Fundamentally, what I enjoyed about Civ was exploring and founding cities; I typically lost interest once that phase of the game was over. In Civ 4, that part of the game seems less fun – exploration is much slower, and the chance of stealing an enemy city early is basically zilch. While the overall game is challenging enough, it’s no longer a game I care much about playing.

YMMV, of course.

Edit: speeling

Okay, first question:

Does the average game in GalCiv2 take several hours? My current game is about 3 hours in, and I’ve just gotten 6 trade routes established and a well-funded economy. I could start piling out the Constructors for starbases or I could pump out some fighters for warfare (which I tried after saving but the Yor Collective kicked my ass). It feels about halfway done, maybe a little less. I’m on a Medium map with 5 other races. Did I start too big? Should I play on some more small maps until I get my feet under me? I have played several times on smaller maps, but that was several months ago…

I may be mixing this up, but I was pretty sure that a sentry wakes up on the approach of anyone, enemy or otherwise, while a guard only wakes up on enemies. I used guard a lot for that reason, since I wanted to know mainly about enemy approaching, not the occasional ally.

To DoomMunky: I find the larger maps make for a more enjoyable game when you are a builder as opposed to a blitz player. If you like a slower pace and enjoy expansion and advancing your civilization, then smaller maps would cramp your style. I can’t say what an average game would take, because that really depends on your play style and the circumstances of the map. Perhaps someone else can give you a good idea, but all of my games seemed to take several hours at least, most times much more than that.

It depends on the settings – not just map size but also map density (stars/planets/habitables). Three hours and halfway done sounds reasonable for a medium map – I’d guess playing the game out could take six to eight hours depending on how things shake out, but that’s just a guess. What’s your difficulty? What are the other races? How many planets have you got compared to them? Do you have any likely allies? How’s your technological position compared to everybody else, particularly your closest neighbors? Has anyone tried to extort you lately? Where are you on the Military Power graph?

I wouldn’t say you started too big. It’s a matter of taste. If you’d like to play smaller maps, then by all means, go for it.

It does have a manual, you know. If that still isn’t enough, a quick perusal of sites like gamefaqs will net you plenty of specific, useful information that will enable you to not play like a newb =D

I’m not playing GalCiv because I don’t enjoy space 4x games. I’m actually a tad soured on the whole genre after the fiasco that was the Civ4 launch (I was fairly well known in the modding community and highly addicted to Civ3, but even years after I’ve still got a total meh feel on Civ4). I bought GalCiv because I really like how well they “interface” with the community, and because I want them to be successful and emulated throughout the industry.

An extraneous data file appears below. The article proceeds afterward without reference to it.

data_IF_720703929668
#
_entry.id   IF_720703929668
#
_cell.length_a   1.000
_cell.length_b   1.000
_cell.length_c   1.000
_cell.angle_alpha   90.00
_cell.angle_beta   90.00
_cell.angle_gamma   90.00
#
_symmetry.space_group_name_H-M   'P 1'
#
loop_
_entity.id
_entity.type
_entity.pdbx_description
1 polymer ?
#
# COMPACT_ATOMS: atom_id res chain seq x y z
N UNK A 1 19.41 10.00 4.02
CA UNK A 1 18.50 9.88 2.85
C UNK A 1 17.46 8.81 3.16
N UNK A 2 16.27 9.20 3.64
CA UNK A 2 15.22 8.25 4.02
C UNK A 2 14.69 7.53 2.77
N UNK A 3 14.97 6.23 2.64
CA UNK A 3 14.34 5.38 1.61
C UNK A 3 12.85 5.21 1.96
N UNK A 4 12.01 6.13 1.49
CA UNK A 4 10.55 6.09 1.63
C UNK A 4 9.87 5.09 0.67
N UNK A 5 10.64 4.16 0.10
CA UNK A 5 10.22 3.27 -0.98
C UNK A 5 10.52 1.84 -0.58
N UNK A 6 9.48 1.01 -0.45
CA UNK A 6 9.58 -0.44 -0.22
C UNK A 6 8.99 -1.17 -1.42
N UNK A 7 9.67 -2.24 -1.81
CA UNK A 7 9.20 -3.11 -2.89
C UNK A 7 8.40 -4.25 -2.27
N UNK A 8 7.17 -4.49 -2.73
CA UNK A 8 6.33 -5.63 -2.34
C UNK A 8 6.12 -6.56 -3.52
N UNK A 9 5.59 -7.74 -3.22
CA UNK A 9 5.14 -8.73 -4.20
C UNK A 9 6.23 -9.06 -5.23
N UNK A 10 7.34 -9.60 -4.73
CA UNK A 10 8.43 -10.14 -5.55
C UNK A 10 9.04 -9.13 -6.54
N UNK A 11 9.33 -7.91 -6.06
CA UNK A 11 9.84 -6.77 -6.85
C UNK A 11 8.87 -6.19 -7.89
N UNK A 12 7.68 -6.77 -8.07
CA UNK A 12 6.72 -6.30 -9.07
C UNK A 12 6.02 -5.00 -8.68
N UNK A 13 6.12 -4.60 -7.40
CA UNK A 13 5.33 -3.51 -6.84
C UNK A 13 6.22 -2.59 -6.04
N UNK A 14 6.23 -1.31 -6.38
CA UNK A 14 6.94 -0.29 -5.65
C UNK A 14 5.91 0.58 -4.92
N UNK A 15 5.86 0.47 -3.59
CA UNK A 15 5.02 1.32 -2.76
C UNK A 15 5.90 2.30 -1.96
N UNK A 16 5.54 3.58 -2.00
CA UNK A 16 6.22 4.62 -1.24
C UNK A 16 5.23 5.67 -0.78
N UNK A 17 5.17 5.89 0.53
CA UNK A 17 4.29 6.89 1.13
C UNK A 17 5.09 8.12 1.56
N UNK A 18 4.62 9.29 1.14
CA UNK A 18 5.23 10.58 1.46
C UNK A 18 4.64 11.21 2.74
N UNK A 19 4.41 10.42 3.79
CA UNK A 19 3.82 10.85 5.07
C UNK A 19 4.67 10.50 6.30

You’re fine on Medium. Assuming you have a vaguely decent set of worlds to your name, I’d forget about military conquest - too much micromanagement, particularly when you’re new - and try to build towards a cultural victory.

Don’t fall totally behind on the military tech (trading for it is a good strategy) and keep a bit of a fleet around for defensive measures so the more aggressive AIs don’t invade you, but that’s unlikely to be a major issue at lower difficulties.

Focus on the cultural/influence techs and start building some cultural starbases to start expanding your area of influence. You’ll get increasing amounts of tourism income and eventually you’ll start flipping opponents’ worlds to your civ.

This should give you a nice, leisurely game that will give you plenty of time to learn the tech tree and get a feel for how it all works.

I’ve found that the old “keep playing unfinished games until you start to get it” method works well with GalCiv2.

You know, the non-instant gratification method.

What daedalus has suggested really seems like a good idea for me; try a low-key cultural conquest and get familiar with the concepts and the game.

Question 2: The economy. I’m really confused by the whole spending level thing. I get how to focus production on specific worlds, and that by prioritizing my overall allocations of military, cultural, and research I can change what overall percentage of resources each world will spend on those things (that’s how it works, right?), but why in God’s name would I want to not fully fund the projects I’m working on? Is this just a high-level option for economic management which I should ignore for now? I tend to set it at 100% and forget about it. Does it have any non-expert level use?

Thanks for everything, guys. Not only is this really helping me approach the game in a different way, you’re making me want to avoid CivIV till I’ve given GalCiv more of a fair shake! (and you make this forum look good, but that’s too sappy to say, and will therefore be couched in an ironic distancing device by placing it in parentheses; warm fuzzies all around)